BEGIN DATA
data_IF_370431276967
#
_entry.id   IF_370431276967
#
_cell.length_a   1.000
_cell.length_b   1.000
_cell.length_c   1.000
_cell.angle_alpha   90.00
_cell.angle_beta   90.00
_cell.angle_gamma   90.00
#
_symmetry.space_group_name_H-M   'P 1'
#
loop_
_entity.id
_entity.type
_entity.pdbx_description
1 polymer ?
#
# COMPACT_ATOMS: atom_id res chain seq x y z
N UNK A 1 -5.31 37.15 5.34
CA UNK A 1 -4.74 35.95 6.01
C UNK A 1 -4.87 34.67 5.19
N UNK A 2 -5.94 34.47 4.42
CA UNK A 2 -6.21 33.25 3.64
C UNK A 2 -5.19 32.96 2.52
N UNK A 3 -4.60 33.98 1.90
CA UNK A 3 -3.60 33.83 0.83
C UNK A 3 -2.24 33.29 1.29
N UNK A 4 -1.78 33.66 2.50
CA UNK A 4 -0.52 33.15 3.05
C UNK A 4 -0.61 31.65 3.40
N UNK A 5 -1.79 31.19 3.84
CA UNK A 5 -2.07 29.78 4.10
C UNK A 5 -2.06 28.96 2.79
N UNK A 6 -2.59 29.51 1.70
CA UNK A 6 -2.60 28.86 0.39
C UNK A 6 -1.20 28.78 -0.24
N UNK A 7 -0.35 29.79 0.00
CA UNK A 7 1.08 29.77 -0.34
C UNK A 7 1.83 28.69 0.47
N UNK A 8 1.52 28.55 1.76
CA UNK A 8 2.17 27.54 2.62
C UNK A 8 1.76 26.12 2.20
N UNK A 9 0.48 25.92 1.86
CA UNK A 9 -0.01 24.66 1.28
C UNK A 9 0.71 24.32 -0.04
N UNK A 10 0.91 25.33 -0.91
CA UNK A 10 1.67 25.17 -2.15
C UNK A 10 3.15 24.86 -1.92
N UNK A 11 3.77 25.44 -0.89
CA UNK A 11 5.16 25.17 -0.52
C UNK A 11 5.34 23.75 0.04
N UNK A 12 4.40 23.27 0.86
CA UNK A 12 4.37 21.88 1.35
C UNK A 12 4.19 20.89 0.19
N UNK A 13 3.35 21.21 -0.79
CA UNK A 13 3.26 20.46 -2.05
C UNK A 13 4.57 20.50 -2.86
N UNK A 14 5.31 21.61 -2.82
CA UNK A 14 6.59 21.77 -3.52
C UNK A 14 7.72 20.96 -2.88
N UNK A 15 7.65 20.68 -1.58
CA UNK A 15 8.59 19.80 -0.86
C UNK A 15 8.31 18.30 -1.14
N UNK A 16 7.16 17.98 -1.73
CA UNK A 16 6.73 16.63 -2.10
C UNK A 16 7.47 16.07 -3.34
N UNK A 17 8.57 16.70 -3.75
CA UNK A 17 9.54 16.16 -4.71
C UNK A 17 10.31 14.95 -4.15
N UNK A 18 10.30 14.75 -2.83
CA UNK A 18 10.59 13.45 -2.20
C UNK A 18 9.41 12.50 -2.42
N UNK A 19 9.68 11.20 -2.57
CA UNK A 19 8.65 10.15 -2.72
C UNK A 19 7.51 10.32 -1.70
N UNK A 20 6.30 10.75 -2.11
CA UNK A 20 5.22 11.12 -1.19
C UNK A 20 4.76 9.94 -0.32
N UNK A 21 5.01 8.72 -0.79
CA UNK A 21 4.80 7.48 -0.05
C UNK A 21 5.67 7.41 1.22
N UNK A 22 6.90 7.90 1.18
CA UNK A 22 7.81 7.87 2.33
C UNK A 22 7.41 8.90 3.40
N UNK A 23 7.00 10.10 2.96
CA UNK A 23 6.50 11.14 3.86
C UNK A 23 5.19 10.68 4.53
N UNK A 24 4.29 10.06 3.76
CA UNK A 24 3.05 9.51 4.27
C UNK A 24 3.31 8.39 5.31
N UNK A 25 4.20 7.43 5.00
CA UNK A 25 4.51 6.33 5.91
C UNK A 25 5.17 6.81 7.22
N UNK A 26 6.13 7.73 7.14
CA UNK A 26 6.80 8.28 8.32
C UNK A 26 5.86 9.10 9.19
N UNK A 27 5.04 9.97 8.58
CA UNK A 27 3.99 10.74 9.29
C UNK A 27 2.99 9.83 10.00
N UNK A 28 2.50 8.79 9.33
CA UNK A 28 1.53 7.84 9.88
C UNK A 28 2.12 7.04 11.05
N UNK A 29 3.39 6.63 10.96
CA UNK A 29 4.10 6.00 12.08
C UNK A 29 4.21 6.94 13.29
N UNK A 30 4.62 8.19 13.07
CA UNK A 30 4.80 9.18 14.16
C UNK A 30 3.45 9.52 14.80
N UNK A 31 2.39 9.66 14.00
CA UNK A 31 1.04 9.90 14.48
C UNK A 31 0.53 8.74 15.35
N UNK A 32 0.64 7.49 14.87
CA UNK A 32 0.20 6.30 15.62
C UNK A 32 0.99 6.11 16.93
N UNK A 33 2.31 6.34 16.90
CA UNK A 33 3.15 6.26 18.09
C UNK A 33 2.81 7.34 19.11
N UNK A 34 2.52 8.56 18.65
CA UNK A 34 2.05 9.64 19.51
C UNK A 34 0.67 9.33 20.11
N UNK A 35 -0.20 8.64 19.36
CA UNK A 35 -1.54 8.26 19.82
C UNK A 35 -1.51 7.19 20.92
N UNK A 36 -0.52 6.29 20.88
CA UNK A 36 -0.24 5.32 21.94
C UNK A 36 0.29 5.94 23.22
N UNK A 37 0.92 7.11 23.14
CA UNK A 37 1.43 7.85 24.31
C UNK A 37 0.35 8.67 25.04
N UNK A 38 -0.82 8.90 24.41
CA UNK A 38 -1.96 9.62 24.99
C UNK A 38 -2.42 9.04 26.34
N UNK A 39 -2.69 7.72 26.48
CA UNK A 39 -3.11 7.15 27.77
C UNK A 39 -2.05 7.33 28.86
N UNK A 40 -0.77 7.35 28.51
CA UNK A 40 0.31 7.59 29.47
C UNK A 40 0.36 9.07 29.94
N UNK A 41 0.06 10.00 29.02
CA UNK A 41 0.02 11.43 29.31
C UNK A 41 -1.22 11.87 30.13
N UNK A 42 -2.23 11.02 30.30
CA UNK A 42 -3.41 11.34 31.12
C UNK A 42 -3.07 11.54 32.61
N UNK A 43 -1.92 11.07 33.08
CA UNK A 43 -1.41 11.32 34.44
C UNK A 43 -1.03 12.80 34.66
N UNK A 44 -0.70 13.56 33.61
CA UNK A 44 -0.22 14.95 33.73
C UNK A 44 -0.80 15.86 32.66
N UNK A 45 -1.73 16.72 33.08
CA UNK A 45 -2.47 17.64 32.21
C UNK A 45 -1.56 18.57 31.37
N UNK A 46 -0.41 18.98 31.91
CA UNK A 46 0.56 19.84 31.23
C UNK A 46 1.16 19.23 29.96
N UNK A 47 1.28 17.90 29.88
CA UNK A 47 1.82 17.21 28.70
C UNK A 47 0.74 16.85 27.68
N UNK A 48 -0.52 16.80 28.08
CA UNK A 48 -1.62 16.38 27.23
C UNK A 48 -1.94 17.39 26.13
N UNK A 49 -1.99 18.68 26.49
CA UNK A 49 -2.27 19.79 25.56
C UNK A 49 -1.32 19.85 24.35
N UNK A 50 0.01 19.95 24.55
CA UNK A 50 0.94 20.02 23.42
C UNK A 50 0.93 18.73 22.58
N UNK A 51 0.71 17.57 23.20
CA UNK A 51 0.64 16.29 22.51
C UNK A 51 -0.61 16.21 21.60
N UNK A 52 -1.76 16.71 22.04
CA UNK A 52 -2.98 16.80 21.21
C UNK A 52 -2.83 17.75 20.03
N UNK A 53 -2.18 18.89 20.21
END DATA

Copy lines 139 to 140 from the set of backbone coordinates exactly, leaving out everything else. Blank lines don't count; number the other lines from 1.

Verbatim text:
CA UNK A 40 0.31 7.59 29.47
C UNK A 40 0.36 9.07 29.94